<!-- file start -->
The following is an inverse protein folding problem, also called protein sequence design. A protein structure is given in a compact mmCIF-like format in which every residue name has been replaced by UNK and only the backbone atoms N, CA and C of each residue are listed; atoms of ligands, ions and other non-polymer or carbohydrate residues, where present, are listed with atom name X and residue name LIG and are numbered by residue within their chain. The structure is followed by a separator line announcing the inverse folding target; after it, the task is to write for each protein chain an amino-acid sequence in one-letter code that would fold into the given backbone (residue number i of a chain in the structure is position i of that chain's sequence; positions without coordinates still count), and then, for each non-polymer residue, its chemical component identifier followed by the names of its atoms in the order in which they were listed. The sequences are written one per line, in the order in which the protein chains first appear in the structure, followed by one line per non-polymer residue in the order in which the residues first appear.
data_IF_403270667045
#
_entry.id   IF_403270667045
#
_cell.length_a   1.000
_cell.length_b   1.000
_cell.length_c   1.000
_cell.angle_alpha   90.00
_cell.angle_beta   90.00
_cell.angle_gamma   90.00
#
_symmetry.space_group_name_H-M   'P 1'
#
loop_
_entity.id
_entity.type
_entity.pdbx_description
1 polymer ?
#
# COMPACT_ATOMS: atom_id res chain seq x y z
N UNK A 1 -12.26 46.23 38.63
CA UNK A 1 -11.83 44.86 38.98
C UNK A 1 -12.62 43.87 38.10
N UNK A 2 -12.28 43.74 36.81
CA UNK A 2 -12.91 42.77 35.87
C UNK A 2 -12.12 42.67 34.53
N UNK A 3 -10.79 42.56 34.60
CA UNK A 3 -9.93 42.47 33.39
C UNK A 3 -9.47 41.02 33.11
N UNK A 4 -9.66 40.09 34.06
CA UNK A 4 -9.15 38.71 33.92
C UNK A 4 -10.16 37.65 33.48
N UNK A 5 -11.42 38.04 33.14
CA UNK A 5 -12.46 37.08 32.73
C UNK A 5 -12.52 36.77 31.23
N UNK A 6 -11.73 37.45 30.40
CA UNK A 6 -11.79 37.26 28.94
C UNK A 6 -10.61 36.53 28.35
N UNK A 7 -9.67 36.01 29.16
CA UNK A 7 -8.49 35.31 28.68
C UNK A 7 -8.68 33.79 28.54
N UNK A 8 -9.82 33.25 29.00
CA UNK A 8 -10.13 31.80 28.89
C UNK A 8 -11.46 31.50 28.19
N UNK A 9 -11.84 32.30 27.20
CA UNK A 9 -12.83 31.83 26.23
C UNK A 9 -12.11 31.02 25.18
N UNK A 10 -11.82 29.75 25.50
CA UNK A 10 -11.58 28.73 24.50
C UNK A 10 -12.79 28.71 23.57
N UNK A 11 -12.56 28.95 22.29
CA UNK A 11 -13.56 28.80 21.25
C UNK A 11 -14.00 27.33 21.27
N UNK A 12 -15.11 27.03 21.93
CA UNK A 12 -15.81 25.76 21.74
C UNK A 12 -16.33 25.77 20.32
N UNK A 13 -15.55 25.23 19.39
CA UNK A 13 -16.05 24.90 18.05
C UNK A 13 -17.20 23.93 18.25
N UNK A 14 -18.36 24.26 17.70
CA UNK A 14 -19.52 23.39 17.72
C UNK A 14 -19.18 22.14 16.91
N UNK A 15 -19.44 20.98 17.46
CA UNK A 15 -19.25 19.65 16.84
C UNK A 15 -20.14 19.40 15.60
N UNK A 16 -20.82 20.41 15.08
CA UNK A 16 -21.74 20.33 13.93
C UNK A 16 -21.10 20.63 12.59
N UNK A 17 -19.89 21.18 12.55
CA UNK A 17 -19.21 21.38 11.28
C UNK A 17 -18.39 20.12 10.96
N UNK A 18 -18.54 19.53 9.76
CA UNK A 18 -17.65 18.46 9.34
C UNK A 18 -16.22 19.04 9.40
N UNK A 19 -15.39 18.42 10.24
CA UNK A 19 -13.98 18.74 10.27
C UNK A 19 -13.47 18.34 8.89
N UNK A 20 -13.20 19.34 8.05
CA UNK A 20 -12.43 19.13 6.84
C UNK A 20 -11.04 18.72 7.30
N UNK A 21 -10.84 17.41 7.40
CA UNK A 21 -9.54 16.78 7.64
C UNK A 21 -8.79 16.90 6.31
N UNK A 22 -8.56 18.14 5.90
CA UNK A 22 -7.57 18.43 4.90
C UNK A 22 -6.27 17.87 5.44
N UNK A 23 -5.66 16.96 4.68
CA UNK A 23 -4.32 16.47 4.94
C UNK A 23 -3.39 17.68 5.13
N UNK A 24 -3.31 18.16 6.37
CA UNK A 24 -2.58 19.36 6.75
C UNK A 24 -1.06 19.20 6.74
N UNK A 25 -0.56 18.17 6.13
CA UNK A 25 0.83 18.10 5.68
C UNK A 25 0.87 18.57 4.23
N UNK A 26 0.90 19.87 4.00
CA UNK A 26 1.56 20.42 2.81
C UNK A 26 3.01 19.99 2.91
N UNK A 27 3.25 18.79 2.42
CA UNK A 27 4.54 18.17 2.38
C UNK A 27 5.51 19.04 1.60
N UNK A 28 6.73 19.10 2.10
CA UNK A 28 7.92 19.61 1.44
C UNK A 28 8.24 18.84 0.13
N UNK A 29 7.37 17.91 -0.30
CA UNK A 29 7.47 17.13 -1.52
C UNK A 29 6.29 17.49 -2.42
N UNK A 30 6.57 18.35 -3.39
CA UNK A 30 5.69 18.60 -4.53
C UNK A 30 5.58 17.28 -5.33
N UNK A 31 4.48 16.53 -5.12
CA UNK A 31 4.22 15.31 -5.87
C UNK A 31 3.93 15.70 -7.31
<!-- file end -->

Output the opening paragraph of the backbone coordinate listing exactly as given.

The following is an inverse protein folding problem, also called protein sequence design. A protein structure is given in a compact mmCIF-like format in which every residue name has been replaced by UNK and only the backbone atoms N, CA and C of each residue are listed; atoms of ligands, ions and other non-polymer or carbohydrate residues, where present, are listed with atom name X and residue name LIG and are numbered by residue within their chain. The structure is followed by a separator line announcing the inverse folding target; after it, the task is to write for each protein chain an amino-acid sequence in one-letter code that would fold into the given backbone (residue number i of a chain in the structure is position i of that chain's sequence; positions without coordinates still count), and then, for each non-polymer residue, its chemical component identifier followed by the names of its atoms in the order in which they were listed. The sequences are written one per line, in the order in which the protein chains first appear in the structure, followed by one line per non-polymer residue in the order in which the residues first appear.